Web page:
Travel date: June 19-20, 2012
We always celebrate our sons’ birthdays by going to a new place the kids haven’t been before. So we get to travel as a family at least twice a year. For Galo’s 10th birthday, we decided to visit Corregidor Island off Manila Bay, a location rich with military historical meaning.
Climbing up the top of this Spanish lighthouse gives you a bird’s eyeview of the contours of the island and how formidable it looks with all the battery, canyons and military armory strewn all over this rock of an island. Going up is a bit slippery, so watch out! We visited this after a quick trek inside the Japanese tunnels early in the morning just before breakfast. You will appreciate the cool morning air while up on the topdeck.
The main means of transportation inside Corregidor Island is this tranvia/trambia. The design where all riders face the front and the opening on both sides offer quick entry and exit from the carriage and is very breezy during the ride. Each row can sit 5 persons comfortably and the guide stays in front beside the driver with a microphone for clearer reception of their tour spiels. During rains or even heavy downpours, the tranvia has a heavy plastic curtain on each side attached by sturdy clip studs and protects the riders well from the elements.
BATTERY / CANONS
Behind us is just one of the many battery used during the Japanese invasion. These gigantic canons are surprisingly in very good condition as if they will fire in a moments notice. And you’ll also pause to think how all these giants got on this island.
The Malinta Tunnel is the lifeline of the island during the war. During air bombings, soldiers take refuge in this tunnel and even housed the first president of our Commonwealth, Pres. Manuel L. Quezon. The tour offers a light and sound show for an additional fee which I suggest you should take as its very full of historical information through audio and visual presentation while walking inside the biggest artery of the tunnels. We opted for an overnight stay on the island which I also recommend. It gave us time to pause after the tour and appreciate the stillness of the surrondings, the scent of the trees after a heavy rain and to take on much needed rest after the fast-paced tour.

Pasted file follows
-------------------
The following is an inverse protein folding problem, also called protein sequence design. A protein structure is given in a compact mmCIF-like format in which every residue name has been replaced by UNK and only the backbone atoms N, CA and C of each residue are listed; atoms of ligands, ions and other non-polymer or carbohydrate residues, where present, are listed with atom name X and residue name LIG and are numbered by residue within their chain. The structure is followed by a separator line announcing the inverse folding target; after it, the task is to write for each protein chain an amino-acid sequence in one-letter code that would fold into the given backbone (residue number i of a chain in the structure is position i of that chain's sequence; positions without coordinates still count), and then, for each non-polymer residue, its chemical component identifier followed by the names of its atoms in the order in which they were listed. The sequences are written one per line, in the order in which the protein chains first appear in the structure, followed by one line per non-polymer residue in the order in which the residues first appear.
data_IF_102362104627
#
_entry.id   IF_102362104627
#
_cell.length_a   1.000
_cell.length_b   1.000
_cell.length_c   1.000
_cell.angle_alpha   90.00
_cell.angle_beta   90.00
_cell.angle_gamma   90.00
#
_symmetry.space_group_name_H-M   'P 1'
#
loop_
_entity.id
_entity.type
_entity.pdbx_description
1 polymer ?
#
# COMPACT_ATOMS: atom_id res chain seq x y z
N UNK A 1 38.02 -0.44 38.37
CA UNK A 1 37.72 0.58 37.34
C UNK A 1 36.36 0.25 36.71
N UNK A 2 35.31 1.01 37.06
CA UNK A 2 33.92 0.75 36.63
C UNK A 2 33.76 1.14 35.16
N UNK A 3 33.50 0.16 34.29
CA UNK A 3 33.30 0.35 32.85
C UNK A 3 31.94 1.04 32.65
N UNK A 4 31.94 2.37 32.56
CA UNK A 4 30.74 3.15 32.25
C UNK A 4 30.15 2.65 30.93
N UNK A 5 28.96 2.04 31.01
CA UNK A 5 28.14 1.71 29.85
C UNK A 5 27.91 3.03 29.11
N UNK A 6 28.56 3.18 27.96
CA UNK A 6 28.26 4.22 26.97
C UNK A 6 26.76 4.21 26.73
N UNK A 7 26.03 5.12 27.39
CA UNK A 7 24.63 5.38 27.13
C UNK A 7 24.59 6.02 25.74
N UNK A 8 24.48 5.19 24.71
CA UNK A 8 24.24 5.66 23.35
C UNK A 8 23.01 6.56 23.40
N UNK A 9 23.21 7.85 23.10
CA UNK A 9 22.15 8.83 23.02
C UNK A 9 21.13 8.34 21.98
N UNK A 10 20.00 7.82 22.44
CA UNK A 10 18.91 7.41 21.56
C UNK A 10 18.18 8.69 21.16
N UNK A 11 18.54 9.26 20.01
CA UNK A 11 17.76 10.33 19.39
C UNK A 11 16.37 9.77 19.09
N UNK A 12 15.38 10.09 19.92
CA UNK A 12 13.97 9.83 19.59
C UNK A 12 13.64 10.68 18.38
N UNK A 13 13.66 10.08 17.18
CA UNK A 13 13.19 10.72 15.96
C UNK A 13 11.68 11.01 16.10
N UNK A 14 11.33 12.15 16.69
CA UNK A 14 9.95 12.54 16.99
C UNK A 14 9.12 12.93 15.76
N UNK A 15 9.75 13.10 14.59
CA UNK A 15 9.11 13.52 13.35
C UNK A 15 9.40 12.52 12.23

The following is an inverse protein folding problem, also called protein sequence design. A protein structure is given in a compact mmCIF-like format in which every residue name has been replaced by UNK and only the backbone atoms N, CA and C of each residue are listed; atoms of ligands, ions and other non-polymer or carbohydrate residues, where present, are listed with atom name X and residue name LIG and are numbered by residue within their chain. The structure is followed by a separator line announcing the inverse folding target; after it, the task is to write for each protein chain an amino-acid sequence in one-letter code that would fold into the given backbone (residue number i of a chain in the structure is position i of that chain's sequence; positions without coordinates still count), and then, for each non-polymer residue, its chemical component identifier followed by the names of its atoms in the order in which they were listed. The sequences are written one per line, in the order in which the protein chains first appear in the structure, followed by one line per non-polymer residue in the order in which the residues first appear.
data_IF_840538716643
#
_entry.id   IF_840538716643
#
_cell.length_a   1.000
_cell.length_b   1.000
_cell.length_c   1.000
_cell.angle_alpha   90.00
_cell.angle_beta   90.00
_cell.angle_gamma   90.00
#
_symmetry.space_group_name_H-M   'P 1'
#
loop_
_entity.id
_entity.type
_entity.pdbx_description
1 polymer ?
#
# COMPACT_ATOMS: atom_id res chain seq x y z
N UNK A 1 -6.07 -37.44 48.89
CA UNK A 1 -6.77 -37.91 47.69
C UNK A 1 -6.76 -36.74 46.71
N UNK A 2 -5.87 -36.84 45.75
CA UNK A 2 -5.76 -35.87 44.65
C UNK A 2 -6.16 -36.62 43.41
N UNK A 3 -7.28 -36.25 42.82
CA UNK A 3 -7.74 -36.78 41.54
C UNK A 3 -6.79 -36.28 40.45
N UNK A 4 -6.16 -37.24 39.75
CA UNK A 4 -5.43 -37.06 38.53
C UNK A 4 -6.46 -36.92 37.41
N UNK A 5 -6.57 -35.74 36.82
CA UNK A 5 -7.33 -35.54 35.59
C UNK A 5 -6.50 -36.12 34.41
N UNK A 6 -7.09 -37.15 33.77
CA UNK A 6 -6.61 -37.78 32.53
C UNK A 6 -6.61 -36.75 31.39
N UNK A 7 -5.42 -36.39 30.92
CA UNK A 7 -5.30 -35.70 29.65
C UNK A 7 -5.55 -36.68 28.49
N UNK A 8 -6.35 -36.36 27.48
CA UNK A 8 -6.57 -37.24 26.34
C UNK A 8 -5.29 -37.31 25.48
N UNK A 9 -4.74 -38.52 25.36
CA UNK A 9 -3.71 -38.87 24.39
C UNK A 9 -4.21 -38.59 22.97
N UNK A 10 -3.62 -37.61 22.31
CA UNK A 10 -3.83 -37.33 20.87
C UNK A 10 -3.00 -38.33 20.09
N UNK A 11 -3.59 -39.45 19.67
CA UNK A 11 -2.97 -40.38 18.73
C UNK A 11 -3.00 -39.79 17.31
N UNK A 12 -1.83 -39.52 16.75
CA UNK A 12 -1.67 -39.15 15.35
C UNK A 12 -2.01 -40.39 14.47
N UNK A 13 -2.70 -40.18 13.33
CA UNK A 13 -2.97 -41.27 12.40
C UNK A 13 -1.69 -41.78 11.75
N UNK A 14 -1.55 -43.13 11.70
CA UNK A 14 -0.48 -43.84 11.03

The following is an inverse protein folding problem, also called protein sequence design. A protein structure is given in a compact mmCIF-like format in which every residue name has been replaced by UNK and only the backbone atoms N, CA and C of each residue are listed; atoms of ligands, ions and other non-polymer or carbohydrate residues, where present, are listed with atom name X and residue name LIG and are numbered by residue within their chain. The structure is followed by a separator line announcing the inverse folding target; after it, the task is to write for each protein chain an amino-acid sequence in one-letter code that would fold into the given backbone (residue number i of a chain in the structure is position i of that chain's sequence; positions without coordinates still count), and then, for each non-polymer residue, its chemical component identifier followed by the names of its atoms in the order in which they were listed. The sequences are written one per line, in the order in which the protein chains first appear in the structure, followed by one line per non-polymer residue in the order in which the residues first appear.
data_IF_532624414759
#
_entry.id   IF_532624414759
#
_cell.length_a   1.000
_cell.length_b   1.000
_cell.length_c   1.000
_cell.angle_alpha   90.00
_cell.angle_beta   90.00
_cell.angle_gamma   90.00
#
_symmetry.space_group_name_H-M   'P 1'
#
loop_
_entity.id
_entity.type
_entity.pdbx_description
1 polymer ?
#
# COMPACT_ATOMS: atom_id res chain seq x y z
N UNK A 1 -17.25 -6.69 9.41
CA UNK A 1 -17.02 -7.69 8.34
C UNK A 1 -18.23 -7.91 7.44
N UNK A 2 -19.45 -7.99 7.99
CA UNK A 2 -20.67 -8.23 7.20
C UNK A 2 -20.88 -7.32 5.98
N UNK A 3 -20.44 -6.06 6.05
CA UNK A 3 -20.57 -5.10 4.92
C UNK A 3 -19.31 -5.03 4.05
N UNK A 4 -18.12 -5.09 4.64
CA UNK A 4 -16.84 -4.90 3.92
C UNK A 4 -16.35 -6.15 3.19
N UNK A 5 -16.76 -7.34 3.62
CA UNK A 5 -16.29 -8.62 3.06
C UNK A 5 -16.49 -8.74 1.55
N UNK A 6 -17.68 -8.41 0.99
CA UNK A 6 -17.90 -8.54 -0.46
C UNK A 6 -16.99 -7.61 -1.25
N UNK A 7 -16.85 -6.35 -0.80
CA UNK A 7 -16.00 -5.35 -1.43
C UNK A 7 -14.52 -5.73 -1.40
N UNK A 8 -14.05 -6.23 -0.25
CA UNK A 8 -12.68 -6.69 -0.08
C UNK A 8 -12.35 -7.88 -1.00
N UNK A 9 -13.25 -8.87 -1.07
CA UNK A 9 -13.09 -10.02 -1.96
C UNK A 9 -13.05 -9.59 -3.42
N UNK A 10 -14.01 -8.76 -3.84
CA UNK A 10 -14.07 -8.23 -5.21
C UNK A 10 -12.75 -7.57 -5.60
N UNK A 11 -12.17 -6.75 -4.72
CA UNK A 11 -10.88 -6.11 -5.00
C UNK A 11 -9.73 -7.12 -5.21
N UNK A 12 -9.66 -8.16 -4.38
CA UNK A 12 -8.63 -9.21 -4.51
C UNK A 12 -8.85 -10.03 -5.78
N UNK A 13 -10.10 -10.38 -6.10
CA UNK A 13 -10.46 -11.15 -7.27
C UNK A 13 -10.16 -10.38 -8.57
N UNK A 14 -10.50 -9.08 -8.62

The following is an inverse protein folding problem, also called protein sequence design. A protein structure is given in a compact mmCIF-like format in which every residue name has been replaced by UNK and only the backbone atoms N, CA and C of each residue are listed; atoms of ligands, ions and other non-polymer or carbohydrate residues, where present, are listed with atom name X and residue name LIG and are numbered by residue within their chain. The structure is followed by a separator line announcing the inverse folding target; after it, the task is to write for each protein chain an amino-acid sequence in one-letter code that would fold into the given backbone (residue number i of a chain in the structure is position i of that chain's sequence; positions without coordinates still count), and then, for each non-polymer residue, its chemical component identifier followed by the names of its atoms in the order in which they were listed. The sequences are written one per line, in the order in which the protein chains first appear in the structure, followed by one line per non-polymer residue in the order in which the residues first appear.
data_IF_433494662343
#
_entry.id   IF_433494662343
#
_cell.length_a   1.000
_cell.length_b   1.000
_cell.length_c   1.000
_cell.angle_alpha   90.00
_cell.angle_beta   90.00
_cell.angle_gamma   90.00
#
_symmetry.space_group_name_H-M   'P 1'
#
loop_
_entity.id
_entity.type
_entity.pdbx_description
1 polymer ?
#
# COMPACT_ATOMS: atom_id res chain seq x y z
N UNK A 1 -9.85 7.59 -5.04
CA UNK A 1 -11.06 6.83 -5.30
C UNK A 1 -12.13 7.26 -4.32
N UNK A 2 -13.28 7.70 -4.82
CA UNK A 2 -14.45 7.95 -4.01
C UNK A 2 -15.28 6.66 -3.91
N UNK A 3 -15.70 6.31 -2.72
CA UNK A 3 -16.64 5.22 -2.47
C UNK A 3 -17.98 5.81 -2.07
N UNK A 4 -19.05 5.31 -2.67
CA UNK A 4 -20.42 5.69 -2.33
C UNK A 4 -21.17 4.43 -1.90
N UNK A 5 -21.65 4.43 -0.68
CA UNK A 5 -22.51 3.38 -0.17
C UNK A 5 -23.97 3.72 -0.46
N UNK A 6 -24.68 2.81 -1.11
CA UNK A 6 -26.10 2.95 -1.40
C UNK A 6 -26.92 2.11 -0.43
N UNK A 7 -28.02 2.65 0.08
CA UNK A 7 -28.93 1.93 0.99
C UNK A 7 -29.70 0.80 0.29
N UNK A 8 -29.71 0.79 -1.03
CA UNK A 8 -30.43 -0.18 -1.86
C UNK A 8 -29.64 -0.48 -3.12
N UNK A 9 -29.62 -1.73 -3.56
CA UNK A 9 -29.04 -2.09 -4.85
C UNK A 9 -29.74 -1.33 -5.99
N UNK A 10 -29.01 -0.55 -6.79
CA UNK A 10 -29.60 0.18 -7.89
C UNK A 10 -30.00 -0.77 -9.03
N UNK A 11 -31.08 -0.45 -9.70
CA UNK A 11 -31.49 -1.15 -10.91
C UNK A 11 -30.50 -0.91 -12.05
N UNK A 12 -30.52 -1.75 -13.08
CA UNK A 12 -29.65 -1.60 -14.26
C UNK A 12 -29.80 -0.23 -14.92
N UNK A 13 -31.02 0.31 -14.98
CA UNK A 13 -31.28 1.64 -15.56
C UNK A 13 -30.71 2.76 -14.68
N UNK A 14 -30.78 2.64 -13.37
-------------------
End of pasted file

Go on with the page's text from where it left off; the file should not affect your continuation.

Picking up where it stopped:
We signed up for the ghost hunting trip inside the Malinta Tunnel which gives a toally different perspective of history because you get to walk inside the big and small tunnels and kind of feel how it was back then during the war. We went to the tunnels around 6:00 pm just when the sun was setting and the dimming heavens gave it that eerie feel while walking towards the tunnel with flashlights in hand and spirits a bit spooked.
CORREGIDOR HOTEL AND RESORT
The only hotel on the island, this hotel resort has an old villa feel with its bed and breakfast feel and very warm sincere staff. The photo above shows the second floor hallway with the slightly creaky wooden floor boards that just provides the correct mood for the place. The hotel has about less a couple dozen rooms which makes it less crowded. The rooms show age and wear and tear. Buffet lunch is warm and filling and some ala carte menu is good enough, which I expect from a distant solitary hotel like this. The pool is surprisingly clean and the waters warm despite constant rains.
Being an island just 2 hours off Manila Bay, security is important. The docks and surrounding perimeter is dotted with soldiers keeping the island and tourists safe.
When travelling here, choose a bright sunny day with calm waters. Big waves will give you a dizzying 2-hour boat ride. Be prepared with motion sickness meds which you must take at least 30 minutes prior to stepping on the boat. Use good footwear for walking, bring sun protection as the rock island can get pretty hot at noon, a light jacket and scarf during the windy night and insect repellant. Umbrellas are available for use aboard the trambias.